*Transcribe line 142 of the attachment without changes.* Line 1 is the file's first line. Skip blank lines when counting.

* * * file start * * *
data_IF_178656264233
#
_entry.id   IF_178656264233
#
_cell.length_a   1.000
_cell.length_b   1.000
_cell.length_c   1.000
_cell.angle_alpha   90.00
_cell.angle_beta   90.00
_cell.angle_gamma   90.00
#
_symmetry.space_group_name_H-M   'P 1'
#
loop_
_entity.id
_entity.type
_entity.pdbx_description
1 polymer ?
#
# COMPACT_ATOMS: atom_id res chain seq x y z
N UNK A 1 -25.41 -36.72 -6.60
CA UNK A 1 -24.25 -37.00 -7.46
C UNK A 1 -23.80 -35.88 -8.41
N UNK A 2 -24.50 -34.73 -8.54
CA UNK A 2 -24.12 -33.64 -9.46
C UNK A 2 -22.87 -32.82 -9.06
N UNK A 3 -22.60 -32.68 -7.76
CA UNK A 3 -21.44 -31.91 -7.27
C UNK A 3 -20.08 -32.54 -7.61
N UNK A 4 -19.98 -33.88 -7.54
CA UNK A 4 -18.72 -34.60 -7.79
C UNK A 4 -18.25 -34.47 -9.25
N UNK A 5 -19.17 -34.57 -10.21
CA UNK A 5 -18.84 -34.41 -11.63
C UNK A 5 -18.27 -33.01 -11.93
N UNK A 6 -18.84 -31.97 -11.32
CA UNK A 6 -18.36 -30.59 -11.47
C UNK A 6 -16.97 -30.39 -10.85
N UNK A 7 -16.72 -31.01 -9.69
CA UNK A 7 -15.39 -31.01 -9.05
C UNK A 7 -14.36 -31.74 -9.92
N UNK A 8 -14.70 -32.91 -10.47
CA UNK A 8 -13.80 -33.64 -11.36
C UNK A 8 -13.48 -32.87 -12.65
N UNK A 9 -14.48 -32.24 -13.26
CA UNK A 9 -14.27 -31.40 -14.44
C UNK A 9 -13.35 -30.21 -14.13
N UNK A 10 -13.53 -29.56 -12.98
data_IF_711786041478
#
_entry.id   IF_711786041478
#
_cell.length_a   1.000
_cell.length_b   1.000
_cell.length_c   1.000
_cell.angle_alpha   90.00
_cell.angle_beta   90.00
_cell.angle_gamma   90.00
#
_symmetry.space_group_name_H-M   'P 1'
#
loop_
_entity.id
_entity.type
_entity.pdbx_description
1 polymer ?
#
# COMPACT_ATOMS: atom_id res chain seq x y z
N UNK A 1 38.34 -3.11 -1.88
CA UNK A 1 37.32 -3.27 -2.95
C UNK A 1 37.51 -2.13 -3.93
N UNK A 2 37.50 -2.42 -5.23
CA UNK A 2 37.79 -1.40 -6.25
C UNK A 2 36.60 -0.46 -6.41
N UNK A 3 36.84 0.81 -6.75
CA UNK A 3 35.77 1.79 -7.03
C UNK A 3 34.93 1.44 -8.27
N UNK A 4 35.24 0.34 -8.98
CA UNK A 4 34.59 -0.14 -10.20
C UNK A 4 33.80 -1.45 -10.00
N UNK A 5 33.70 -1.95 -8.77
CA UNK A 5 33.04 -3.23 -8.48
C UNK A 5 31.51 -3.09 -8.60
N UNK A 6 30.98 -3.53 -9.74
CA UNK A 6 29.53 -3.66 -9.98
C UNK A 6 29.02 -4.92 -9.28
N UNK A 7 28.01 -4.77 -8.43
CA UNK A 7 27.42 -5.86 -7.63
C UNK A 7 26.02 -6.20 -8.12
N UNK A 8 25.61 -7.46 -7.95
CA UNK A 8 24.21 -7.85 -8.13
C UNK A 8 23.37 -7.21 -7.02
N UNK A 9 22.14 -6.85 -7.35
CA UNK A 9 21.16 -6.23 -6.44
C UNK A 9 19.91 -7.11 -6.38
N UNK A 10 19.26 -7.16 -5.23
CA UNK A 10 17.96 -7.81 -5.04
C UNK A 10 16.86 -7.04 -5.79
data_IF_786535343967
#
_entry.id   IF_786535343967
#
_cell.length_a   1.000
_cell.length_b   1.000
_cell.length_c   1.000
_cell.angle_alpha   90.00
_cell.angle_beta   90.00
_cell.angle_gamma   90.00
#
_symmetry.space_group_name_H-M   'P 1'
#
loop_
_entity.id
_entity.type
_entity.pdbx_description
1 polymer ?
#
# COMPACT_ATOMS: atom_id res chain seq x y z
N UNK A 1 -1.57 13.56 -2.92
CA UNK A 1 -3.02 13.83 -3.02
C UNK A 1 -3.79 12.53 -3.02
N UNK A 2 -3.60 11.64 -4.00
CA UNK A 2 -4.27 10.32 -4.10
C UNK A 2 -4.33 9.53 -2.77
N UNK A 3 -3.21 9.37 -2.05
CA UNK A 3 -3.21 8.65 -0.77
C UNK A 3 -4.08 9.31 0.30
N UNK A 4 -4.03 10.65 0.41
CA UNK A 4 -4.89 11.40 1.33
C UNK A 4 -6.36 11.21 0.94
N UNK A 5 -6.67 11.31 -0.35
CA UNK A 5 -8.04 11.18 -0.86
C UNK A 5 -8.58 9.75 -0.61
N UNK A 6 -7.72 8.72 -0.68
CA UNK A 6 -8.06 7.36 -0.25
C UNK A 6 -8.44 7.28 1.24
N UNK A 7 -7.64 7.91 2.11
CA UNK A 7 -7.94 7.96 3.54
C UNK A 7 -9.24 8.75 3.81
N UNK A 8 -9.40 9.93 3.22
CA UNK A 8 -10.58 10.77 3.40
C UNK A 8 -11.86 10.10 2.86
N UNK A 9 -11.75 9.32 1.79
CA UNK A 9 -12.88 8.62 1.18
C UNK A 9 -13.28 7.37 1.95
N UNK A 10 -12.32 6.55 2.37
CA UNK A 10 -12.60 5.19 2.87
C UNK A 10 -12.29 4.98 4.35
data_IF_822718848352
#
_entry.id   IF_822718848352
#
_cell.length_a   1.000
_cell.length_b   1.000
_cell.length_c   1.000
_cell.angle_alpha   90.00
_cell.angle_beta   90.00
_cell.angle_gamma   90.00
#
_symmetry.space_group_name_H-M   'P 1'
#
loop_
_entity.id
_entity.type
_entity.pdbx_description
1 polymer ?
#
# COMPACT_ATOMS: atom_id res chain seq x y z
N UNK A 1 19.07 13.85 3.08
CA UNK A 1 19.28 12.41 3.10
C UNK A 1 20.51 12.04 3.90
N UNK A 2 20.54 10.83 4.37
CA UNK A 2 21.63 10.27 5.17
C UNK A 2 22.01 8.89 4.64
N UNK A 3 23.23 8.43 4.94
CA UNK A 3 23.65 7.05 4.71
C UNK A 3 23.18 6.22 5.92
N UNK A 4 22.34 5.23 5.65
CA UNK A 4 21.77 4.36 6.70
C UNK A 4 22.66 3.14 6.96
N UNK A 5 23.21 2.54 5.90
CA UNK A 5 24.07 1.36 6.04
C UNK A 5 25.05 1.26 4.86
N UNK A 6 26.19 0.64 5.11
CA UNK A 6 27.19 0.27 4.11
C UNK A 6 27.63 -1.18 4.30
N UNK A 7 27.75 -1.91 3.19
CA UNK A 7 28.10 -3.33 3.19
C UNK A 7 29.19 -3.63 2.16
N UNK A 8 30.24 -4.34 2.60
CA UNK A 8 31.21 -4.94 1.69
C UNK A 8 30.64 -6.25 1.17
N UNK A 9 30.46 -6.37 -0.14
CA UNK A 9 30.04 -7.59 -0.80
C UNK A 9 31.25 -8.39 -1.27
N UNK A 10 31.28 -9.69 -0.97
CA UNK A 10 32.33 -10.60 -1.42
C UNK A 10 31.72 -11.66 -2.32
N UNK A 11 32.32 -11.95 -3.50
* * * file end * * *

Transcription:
C UNK A 8 -11.86 10.10 2.86